BUDGET & LEGISLATIVE AUTONOMY
Although the right to vote on the House floor in the Committee of the Whole, which Eleanor first won in the 103rd Congress, was approved by the federal courts, Norton proceeds without a vote to pass D.C. bills. Despite this, she successfully fights attacks on home rule, gets D.C. rights traditionally afforded to states, and expands home rule. Eleanor's hard-won victories have earned the Distirct unprecedented budgetary and legislative autonomy.
UNPRECEDENTED MOMENTUM FOR BUDGET AUTONOMY
Eleanor has a clear track record of fighting for budgetary and legislative autonomy for the District, and winning. Recently, she was able to eliminate provisions that treated financial assistance as taxable income and that repealed loan interest deductions. Eleanor also created investment incentives for low-income neighborhoods in Wards 5, 7, and 8. Thanks to Eleanor's advocacy, D.C. has true momentum toward laws and a budget that put D.C. first.
LAYING THE GROUNDWORK
By fighting Congressional Republican's efforts to infringe on D.C.'s laws and budget, Eleanor has laid the groundwork for D.C. statehood. She has shown that DC can govern itself, and should. D.C. residents want safe, sensible gun laws. They believe in a woman's right to choose, and they want affordable housing. Eleanor has fought tirelessly for these goals, and shown that the District has its own priorities--priorities it should be able to pursue as a state.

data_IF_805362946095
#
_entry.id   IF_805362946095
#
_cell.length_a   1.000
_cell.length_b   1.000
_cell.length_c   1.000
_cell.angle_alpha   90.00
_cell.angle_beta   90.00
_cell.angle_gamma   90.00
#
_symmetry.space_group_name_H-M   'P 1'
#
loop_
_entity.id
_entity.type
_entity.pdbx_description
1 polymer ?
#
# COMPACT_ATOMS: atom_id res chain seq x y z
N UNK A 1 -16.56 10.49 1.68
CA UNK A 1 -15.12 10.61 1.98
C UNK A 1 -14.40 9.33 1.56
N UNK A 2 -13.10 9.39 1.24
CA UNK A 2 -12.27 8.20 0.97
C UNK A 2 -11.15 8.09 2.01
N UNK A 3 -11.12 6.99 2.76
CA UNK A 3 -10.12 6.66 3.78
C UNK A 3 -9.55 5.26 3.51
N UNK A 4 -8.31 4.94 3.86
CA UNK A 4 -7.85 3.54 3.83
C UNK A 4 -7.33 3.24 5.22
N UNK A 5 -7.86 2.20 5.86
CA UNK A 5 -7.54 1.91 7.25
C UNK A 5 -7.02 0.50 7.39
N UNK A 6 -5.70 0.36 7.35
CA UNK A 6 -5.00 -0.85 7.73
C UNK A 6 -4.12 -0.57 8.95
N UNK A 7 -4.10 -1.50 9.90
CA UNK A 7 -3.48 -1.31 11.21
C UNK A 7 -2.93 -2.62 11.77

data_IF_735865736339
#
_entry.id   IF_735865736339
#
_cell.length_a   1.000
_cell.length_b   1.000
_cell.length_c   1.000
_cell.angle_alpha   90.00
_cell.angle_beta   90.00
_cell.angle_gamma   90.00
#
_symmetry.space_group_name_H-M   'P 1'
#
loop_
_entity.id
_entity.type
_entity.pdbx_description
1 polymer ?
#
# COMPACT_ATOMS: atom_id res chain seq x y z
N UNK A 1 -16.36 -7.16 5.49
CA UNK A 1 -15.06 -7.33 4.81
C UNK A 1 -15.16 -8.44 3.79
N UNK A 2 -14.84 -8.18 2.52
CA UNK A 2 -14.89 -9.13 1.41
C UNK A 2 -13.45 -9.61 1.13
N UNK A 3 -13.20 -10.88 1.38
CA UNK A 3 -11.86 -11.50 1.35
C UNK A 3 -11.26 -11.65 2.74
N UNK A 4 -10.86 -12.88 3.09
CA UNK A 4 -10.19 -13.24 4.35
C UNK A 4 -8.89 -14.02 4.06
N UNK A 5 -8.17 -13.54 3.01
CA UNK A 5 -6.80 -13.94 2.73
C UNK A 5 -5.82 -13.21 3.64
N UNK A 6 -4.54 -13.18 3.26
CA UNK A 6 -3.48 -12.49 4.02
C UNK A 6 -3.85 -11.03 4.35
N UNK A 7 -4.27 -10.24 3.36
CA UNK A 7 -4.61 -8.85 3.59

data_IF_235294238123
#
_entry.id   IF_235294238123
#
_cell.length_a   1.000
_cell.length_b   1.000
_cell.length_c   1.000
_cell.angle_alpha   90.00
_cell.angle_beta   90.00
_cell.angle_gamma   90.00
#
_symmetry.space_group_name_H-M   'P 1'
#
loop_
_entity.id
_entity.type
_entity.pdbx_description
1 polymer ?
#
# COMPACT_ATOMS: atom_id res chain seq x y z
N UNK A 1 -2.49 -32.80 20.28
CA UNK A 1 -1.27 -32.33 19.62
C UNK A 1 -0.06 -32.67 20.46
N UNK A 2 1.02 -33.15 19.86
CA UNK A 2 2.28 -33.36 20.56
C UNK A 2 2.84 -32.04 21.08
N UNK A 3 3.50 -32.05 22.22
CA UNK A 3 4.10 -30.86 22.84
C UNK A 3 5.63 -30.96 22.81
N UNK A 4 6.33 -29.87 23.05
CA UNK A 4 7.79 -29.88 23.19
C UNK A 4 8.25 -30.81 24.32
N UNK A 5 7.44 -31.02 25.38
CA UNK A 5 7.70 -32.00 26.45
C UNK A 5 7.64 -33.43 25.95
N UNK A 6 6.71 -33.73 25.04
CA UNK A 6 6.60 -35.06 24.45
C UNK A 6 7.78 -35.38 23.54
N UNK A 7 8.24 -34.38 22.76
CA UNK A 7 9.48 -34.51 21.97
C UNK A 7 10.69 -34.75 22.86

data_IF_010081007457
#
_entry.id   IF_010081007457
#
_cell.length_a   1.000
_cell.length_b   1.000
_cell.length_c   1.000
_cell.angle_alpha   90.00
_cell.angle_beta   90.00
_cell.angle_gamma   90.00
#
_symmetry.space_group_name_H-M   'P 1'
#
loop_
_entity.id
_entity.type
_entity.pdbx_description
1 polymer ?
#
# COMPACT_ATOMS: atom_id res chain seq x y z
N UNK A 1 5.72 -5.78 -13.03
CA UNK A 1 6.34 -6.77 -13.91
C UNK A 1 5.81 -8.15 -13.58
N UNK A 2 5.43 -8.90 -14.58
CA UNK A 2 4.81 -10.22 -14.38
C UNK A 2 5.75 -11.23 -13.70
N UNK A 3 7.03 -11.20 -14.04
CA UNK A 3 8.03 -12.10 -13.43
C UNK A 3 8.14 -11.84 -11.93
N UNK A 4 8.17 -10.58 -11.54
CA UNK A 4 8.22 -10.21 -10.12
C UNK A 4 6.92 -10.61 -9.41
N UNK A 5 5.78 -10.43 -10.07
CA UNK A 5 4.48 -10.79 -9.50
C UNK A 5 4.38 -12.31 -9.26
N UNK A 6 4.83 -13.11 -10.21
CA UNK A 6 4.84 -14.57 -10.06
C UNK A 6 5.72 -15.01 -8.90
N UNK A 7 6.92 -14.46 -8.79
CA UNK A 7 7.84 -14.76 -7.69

MORE EQUALITY FOR THE DISTRICT
Eleanor's Hatch Act National Capital Region Parity Act gives D.C. residents who are federal employees the right to run for partisan political office in local elections as independents, which their regional counterparts have had since the 1940s. The bill enables a significant segment of D.C.’s population to more fully participate in the political life of the city.
In a home-rule victory for the District and its women, D.C. is now treated as a state under the Violence Against Women Act (VAWA). This means the District gets the same amount of funding as states, at 1.5% of the total appropriated by Congress, rather than the 0.25% allotted to four of the territories. This change maximized funding to combat the epidemic of domestic violence in D.C.
Eleanor also successfully fought for the inclusion, in the Senate’s farm bill, of a provision that enables the University of the District of Columbia (UDC) to receive federal funding for forestry research, a victory for the equal treatment of the District.